Your customers are important to you.
You work hard every day to do what you can to make them happy, and you’re willing to try new things to see how they respond.
With ever-increasing competition for business, especially online, it’s important that businesses work hard to create a great experience for every customer, every time. For some businesses, this can mean new and expensive bells and whistles.
However, taking it back to basics and focusing on creating a great customer experience will do much more – and be less expensive – than reinventing the wheel.
Here are 5 tips for improving the customer experience to help your business thrive:
Improve Your Website
Modern business is transacted largely online, even if you’ve got a storefront that people visit.
Customers check your website to find your address, your phone number, your hours, and what products and services you offer.
Even if your customers aren’t buying directly from your website, take some time to evaluate how easy your website is to use and navigate. Can customers quickly find your phone number and customer support email address in case they have questions or concerns? Are your hours of operation up-to-date and located where people can find them?
Once you’ve taken care of these basics, make sure that your website clearly states and shows what type of business you are. Use pictures, individual pages with descriptions, or even videos so customers know as much as possible about your business before they set foot in your doors.
Customers today spend lots of time researching businesses before they buy, so be sure that your customers can get as much information about you as possible, decreasing frustration.
Listen to Feedback & Use It
If you’re never talking to the people who patronize your business, you’ll never truly know if what you’re doing is working.
Actively seek out customer feedback by requesting reviews on social media or other online platforms, or conducting occasional surveys. Don’t just ask for feedback about what you’re doing right; look for feedback about what you can do better and learn from it. Even happy customers, when asked, can come up with something that could be improved.
Have a process for analyzing all customer feedback received, whether its some you’ve actively sought out yourselves or it came in unprompted through phone calls or in-person conversations.
Look carefully at patterns in this feedback. If you see suggestions or complaints that are similar in nature, that means multiple customers are noticing the problems.
Pay attention to these and work on a plan to correct them. Getting feedback is only worthwhile if you actually do something with the information you receive.
And your customers will notice the changes and see that you take customer feedback seriously. That can lead to great word of mouth recommendations and repeat business.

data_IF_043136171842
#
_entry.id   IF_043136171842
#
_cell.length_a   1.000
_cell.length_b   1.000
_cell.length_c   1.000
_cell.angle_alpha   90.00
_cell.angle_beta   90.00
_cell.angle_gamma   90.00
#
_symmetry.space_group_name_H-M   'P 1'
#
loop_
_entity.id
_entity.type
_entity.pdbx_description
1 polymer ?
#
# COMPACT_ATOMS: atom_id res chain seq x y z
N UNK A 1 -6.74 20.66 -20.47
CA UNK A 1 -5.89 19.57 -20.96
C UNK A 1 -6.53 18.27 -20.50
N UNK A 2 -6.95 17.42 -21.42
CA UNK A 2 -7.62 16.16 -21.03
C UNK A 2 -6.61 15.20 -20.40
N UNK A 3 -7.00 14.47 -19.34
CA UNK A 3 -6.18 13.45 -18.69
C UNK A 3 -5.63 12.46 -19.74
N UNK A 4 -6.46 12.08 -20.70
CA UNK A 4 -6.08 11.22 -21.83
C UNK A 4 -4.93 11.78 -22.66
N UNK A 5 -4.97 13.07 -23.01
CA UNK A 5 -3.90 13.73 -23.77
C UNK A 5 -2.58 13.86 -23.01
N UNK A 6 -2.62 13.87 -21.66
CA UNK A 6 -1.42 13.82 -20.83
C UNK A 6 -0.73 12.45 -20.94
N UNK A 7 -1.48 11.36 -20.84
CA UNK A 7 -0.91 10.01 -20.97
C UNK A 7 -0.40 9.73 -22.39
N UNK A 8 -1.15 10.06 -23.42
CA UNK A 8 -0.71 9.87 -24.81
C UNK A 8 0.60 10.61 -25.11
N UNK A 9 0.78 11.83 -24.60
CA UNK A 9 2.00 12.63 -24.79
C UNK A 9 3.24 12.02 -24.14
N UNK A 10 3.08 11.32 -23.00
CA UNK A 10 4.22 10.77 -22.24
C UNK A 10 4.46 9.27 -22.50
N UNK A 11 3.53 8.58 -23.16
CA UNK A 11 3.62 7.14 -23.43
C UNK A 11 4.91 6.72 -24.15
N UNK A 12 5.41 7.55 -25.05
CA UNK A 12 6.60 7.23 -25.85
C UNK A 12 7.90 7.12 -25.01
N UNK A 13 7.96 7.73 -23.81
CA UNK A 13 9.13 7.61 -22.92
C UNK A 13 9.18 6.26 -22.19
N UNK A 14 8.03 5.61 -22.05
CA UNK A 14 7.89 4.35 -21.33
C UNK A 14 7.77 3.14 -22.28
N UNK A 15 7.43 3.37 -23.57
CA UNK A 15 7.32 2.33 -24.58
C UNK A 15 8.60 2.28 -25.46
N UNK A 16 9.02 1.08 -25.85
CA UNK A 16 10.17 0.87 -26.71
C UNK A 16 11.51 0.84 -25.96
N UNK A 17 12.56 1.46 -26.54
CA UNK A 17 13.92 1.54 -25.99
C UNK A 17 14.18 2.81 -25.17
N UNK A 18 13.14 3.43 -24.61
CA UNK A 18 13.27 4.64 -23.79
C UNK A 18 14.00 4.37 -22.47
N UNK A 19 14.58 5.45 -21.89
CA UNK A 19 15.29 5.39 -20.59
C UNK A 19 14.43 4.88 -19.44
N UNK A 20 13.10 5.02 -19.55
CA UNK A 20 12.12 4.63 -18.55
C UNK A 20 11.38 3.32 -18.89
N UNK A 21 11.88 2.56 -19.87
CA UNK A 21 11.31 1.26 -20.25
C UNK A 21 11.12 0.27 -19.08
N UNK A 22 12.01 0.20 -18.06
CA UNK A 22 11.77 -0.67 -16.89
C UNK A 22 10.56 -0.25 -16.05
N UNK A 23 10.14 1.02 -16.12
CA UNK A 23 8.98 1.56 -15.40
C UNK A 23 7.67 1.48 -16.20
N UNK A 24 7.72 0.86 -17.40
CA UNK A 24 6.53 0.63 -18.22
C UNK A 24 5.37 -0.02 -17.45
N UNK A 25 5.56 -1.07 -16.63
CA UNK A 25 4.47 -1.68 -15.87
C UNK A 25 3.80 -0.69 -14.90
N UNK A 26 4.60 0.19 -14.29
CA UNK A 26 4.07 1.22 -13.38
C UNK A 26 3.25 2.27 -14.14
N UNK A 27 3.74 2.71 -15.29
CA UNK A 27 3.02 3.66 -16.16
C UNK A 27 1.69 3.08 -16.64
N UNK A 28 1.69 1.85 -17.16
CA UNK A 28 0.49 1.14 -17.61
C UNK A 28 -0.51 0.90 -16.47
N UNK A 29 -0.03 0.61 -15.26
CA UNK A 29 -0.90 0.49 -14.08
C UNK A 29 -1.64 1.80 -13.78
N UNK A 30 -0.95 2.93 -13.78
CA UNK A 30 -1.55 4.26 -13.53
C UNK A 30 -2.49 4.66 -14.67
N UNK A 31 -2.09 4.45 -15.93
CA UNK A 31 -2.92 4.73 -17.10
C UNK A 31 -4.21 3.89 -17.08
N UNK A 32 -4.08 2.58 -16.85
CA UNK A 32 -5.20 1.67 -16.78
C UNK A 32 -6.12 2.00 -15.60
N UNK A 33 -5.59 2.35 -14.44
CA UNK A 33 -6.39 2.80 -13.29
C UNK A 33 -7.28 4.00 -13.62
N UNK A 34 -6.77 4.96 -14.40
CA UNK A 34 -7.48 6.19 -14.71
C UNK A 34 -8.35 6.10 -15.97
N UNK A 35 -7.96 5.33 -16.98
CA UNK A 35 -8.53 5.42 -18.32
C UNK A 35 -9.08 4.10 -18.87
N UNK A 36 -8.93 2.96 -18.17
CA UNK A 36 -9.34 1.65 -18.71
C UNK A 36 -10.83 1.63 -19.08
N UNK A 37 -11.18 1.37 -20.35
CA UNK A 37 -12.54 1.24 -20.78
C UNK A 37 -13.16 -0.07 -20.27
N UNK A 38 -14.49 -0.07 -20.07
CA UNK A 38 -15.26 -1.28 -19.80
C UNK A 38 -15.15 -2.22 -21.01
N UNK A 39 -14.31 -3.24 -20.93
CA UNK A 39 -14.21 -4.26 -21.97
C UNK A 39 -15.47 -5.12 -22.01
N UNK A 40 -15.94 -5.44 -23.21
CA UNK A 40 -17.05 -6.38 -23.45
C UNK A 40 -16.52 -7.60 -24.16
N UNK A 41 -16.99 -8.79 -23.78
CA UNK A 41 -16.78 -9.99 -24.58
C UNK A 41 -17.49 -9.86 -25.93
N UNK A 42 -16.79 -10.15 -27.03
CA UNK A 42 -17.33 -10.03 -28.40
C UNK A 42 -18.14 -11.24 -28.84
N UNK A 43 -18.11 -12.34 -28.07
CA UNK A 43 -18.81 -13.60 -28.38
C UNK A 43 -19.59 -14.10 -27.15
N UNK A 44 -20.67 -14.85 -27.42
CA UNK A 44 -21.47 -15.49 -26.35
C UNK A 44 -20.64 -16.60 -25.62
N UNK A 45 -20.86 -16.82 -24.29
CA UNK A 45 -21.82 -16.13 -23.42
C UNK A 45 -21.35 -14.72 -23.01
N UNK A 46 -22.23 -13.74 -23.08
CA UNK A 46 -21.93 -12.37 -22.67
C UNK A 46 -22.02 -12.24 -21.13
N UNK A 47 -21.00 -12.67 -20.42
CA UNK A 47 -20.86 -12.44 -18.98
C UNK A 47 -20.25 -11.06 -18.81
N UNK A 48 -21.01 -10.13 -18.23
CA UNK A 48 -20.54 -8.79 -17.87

Train Your Agents
The people who answer your phones are on the front lines of creating a great customer experience.
If they’re pleasant, helpful, and knowledgeable, your customers will notice that and respond positively, even when they’re experiencing frustrations. If the people who answer your phones are rude and unhelpful, or always have to transfer calls, it’s going to further frustrate already upset customers.
Take some time to properly train anyone who deals with customers, from the cashiers down to the person who might happen to answer the phone on a busy day, in the way you want them to respond.
Begin with properly answering the phones and include information such as how to properly respond to an angry customer, when to transfer to a manager, and just how much authority they have to offer refunds or discounts.
In addition, make sure you have a central repository of information about your products and services that anyone can access. This could be an employee manual or a central digital file; wherever it’s located, you want your employees to be able to quickly find information.
This cuts down on the number of times they have to say “I don’t know” or “I’ll transfer you to someone who can answer that question,” giving the customer the impression that everyone who works for you is well-trained and invested in the success of your business.
Sometimes, small surprises can go a long way toward customer happiness.
Rather than offering a widespread discount, create a policy to tuck in a free gift or discount code with every few orders. Make sure that whatever they receive in their package clearly states that they’re receiving a special surprise for loyal customers.
This will create positive buzz surrounding your gift, and the customers who receive that will share about it with their friends.
Don’t wait for problems to become big before you create a plan to deal with them. Keep your ear to the ground and respond to potential problems before they become big deals.
If, for example, you begin noticing a certain product line being returned for small defects, pull the whole line, inspect individual products, and make any adjustments necessary. Your customers may find it a minor nuisance that a product is unavailable for a while, but it will be less problematic than keeping the line on the shelves and having everyone receive defective products.
The same goes for any other issue you could run into, such as employee complaints, shipping problems, or social media snafus. Get in front of the problem as quickly as you can to decrease the possible damage to your customer reputation.
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